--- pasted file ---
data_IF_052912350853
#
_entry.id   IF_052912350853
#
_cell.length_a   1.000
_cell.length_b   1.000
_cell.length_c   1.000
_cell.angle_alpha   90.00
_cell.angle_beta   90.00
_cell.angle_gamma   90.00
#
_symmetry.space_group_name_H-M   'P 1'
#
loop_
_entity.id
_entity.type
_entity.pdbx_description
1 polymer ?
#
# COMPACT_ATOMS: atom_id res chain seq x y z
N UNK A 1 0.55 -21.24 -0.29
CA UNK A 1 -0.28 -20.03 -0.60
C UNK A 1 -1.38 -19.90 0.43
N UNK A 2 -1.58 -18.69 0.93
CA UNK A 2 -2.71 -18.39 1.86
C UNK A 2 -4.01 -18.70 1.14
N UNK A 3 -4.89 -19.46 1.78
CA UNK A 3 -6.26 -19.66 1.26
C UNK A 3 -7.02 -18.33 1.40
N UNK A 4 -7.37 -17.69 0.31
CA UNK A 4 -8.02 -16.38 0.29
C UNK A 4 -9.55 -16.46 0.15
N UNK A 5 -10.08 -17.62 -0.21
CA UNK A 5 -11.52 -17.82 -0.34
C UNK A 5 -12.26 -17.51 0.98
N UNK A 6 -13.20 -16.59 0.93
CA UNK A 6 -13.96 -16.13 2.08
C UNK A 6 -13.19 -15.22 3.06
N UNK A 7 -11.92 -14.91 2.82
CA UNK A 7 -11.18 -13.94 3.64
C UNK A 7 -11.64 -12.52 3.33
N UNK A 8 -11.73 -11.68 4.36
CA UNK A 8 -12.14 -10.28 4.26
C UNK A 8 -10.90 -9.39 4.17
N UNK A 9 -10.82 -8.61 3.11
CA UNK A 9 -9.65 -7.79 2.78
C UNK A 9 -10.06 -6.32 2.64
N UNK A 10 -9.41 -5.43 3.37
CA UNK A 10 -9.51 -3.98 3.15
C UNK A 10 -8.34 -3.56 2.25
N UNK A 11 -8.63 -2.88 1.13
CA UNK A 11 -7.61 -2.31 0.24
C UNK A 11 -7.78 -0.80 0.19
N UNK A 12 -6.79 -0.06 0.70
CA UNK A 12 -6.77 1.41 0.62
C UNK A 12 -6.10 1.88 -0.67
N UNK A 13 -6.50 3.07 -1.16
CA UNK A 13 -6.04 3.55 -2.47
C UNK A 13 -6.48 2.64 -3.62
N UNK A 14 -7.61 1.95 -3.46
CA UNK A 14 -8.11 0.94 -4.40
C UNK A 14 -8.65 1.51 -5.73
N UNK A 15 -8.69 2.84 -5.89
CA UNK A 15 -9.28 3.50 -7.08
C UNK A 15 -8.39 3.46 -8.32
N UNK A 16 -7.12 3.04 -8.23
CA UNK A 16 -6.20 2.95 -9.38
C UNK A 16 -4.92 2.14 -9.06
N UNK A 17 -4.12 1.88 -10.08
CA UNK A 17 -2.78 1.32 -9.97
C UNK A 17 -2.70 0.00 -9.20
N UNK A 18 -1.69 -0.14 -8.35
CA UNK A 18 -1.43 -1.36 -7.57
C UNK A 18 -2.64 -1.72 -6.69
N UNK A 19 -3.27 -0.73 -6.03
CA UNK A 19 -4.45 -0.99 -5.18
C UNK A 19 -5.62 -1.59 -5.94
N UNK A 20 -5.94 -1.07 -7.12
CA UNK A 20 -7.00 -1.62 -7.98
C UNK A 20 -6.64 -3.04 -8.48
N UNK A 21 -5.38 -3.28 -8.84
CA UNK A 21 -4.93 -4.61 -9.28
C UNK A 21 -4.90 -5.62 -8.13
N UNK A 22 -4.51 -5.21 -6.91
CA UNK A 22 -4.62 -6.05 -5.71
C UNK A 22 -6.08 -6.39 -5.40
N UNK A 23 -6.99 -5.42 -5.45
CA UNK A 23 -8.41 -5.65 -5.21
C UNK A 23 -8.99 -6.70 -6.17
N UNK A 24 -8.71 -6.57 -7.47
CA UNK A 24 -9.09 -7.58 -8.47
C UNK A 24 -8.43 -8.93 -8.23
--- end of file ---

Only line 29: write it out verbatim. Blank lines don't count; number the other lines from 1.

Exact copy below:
C UNK A 3 -7.02 -18.33 1.40